It is safe to say that I did not have that Friday feeling when I closed my laptop on Friday evening, work done for the week. Things had gone from bad to worse around the world. With Rome having ground to a halt, all we could do was sit and watch and wave our arms as other countries dithered in imposing their own lockdown measures as the sobering figures kept climbing.
Friday evening brought a lift with the first of the neighbourhood concerts and singalongs, an initiative that has by now moved and inspired people all over the world. At 6 o’clock my sleepy street became alive again for a rendition of the Italian national anthem, before retreating back into their homes, feeling cheered. Videos soon started emerging of mini-concerts all over the country, from a DJ in Palermo to folk songs in Siena, a trumpeter in Trapani, and even one of AUR’s own performing opera for her neighbors in Rome. This much-needed antidote to lockdown blues made me fall in love with Italy all over again.
Another display of solidarity for Italy came from outside its borders, with news coming in over the weekend of doctors and nurses arriving from China, bringing with them medical supplies and equipment. I couldn’t help but think of how China has been villainized by so many – including in Italy – in the wake of the virus. And yet here were the doctors and nurses, stepping off the plane with smiles on their faces, that to me sent a very clear message of hope.
Saturday arrived, and my preferred lockdown pastime of going to park was off the cards, as all of Rome’s green spaces had overnight became out of bounds. This was a blow, but it had seemed inevitable when my last trips to the park had all the jollity of a typical Italian Sunday afternoon, complete with family picnics. With my options outside of my flat next to none, I turned my attention inside. By Saturday evening, my room was the most spotless and organised it has ever been, and my net worth had skyrocketed thanks to the large unopened bottle of hand sanitiser I unearthed in the cleaning process.
Up until Tuesday, Rome for me had become limited to the 200 meter radius around my flat, within which I can reach a pharmacy and my new favourite haunt: the alimentari. (A side note to anyone sick of queuing for the supermarket only to find empty shelves: your local alimentari quite possibly has neither long queues nor empty shelves, and the food is better!) Anyway, my travel restrictions were lifted on Tuesday as I had to cross the city for an undeferrable errand. I chose to make this journey by foot, as the chance to see Rome in its current empty state was quite possibly once in a lifetime – plus I am quite keen to avoid public transport these days.
Needless to say, empty Rome was an incredible sight to behold. My journey took me from San Giovanni to the Colosseum, along the Via dei Fori Imperiali to Piazza Venezia, across to Largo di Torre Argentina, down Corso Vittorio Emanuele and over the Ponte Vittorio Emanuele. It occurred to me that it was almost ridiculous that these landmarks should be the milestones marking my journey’s progress. We are well and truly spoilt in Rome.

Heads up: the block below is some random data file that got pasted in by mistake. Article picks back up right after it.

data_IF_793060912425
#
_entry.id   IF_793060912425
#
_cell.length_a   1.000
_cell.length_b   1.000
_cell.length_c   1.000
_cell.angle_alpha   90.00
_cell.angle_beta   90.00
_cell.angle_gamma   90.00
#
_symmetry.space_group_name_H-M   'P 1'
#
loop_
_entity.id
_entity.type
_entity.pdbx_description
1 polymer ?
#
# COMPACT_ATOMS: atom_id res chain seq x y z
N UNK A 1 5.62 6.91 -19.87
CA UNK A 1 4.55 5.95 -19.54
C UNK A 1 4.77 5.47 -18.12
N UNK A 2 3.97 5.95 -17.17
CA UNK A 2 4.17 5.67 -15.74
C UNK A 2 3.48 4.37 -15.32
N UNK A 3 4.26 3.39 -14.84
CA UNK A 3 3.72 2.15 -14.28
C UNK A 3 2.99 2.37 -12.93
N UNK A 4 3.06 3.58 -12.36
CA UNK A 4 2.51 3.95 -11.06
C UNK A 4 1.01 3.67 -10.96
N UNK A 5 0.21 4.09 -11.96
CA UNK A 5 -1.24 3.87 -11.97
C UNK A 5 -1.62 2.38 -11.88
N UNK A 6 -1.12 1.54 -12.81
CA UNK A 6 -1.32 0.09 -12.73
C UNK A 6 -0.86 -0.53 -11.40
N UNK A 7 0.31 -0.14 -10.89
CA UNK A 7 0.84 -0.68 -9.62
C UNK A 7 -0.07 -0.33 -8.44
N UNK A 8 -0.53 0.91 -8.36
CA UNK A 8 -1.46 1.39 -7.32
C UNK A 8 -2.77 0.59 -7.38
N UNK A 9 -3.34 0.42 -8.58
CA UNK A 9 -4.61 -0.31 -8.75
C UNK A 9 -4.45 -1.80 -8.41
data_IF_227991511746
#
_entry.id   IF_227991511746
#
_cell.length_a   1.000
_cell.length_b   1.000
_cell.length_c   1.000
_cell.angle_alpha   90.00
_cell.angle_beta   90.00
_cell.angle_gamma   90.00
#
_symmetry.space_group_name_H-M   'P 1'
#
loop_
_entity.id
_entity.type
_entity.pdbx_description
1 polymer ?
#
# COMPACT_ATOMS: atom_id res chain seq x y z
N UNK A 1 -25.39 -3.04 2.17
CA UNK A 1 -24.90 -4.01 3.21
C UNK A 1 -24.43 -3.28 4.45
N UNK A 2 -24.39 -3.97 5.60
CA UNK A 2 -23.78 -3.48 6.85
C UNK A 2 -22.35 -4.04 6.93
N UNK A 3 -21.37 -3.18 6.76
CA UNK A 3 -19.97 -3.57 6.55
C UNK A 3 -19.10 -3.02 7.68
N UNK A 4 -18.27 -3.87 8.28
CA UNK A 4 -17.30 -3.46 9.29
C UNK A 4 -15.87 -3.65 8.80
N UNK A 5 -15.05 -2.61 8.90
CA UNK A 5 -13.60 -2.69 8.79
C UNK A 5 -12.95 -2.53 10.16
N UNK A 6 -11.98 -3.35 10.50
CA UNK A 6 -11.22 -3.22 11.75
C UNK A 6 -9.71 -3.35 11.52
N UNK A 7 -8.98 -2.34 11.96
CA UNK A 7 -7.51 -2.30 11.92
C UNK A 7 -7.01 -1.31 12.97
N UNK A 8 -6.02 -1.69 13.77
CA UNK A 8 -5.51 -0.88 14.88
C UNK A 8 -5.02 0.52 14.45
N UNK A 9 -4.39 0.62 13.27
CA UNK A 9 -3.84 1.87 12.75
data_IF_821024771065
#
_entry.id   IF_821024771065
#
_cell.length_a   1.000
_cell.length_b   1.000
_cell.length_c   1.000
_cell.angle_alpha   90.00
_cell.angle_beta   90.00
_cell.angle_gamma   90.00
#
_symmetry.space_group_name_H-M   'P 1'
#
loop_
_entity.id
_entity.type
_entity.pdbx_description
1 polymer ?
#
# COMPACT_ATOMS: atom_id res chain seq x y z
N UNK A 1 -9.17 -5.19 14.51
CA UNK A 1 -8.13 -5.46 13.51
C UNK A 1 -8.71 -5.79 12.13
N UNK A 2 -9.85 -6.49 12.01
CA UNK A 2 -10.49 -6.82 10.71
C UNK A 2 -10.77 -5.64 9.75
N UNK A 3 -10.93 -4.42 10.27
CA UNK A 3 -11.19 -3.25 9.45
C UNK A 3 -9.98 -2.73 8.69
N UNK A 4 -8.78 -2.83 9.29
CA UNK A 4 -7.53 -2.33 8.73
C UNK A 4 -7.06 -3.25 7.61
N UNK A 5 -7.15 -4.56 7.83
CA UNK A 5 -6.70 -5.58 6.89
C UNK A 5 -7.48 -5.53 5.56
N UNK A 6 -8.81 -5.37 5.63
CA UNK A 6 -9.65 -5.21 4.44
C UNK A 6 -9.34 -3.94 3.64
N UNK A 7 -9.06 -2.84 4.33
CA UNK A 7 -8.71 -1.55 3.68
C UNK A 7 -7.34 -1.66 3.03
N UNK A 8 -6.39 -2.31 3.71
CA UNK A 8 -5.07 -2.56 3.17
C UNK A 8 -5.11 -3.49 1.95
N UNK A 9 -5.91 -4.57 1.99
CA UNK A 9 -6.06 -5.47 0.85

The idea of being the only visitor at the world’s largest and most beautiful open air museum is one that ordinarily would have made me go weak at the knees – and of course, there was a part of me that felt hugely privileged to be able to see Rome so quiet. The majesty of its architecture and its beauty are even more evident, the view unmarred by passing cars, buses, or crowds. However, it was undeniably sad. A city so beautiful needs admirers, a city so chaotic needs noise, and a city so grand needs movement. Without these, it didn’t really feel like Rome.
To the collective exasperation of those in Italy, the lockdown measures are to be extended and tightened because of those who continue to flout the restrictions. This probably wouldn’t be a problem if my neighbor was on the control squad: he is passing the lockdown on his balcony overlooking the street, calling out (rather explicit) reprimands to passers by who have no business being outside.
With the lockdown stretching ahead, it might be reassuring to know that a few things remain unchanged through these scary and difficult times:
- The weekend still flies by. Saturday and Sunday have somehow resisted the slowed pace of the weekdays.
- Coronavirus is no match for tradition. In my trip to the alimentari on Thursday, a customer came in appearing very distressed. The reason? He needed to know if they had gnocchi (traditionally eaten on a Thursday in Italy).
Until we can return to normal life, I will be keeping myself motivated by thinking of all the other traditions we have to look forward to in the glorious Roman spring and summer.
- Ellie Johnson